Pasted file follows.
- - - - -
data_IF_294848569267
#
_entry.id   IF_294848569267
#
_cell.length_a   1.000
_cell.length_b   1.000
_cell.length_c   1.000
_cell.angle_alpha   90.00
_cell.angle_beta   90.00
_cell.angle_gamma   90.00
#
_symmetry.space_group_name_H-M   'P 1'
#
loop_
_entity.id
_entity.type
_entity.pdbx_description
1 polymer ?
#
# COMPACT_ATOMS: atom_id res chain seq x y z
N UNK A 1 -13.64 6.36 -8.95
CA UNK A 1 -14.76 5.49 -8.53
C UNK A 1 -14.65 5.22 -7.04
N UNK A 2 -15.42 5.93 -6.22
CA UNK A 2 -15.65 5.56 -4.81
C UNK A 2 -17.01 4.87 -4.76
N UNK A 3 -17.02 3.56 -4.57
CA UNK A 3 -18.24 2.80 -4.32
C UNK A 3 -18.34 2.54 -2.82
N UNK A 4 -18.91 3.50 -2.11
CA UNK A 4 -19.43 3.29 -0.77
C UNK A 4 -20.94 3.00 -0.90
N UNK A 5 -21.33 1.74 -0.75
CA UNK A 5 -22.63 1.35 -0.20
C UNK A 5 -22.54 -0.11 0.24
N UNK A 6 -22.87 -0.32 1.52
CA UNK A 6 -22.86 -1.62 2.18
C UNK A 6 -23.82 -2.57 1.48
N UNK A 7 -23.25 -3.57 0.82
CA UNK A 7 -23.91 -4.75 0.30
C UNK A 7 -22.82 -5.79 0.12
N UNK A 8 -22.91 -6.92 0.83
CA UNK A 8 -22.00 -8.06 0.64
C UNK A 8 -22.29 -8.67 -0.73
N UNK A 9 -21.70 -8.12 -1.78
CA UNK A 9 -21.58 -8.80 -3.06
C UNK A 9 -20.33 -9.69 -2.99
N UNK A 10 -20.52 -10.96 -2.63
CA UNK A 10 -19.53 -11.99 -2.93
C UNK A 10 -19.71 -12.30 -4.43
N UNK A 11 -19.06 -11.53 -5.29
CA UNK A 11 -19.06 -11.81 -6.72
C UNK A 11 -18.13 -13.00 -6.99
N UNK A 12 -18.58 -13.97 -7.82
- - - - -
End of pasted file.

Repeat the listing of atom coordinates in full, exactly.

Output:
data_IF_294848569267
#
_entry.id   IF_294848569267
#
_cell.length_a   1.000
_cell.length_b   1.000
_cell.length_c   1.000
_cell.angle_alpha   90.00
_cell.angle_beta   90.00
_cell.angle_gamma   90.00
#
_symmetry.space_group_name_H-M   'P 1'
#
loop_
_entity.id
_entity.type
_entity.pdbx_description
1 polymer ?
#
# COMPACT_ATOMS: atom_id res chain seq x y z
N UNK A 1 -13.64 6.36 -8.95
CA UNK A 1 -14.76 5.49 -8.53
C UNK A 1 -14.65 5.22 -7.04
N UNK A 2 -15.42 5.93 -6.22
CA UNK A 2 -15.65 5.56 -4.81
C UNK A 2 -17.01 4.87 -4.76
N UNK A 3 -17.02 3.56 -4.57
CA UNK A 3 -18.24 2.80 -4.32
C UNK A 3 -18.34 2.54 -2.82
N UNK A 4 -18.91 3.50 -2.11
CA UNK A 4 -19.43 3.29 -0.77
C UNK A 4 -20.94 3.00 -0.90
N UNK A 5 -21.33 1.74 -0.75
CA UNK A 5 -22.63 1.35 -0.20
C UNK A 5 -22.54 -0.11 0.24
N UNK A 6 -22.87 -0.32 1.52
CA UNK A 6 -22.86 -1.62 2.18
C UNK A 6 -23.82 -2.57 1.48
N UNK A 7 -23.25 -3.57 0.82
CA UNK A 7 -23.91 -4.75 0.30
C UNK A 7 -22.82 -5.79 0.12
N UNK A 8 -22.91 -6.92 0.83
CA UNK A 8 -22.00 -8.06 0.64
C UNK A 8 -22.29 -8.67 -0.73
N UNK A 9 -21.70 -8.12 -1.78
CA UNK A 9 -21.58 -8.80 -3.06
C UNK A 9 -20.33 -9.69 -2.99
N UNK A 10 -20.52 -10.96 -2.63
CA UNK A 10 -19.53 -11.99 -2.93
C UNK A 10 -19.71 -12.30 -4.43
N UNK A 11 -19.06 -11.53 -5.29
CA UNK A 11 -19.06 -11.81 -6.72
C UNK A 11 -18.13 -13.00 -6.99
N UNK A 12 -18.58 -13.97 -7.82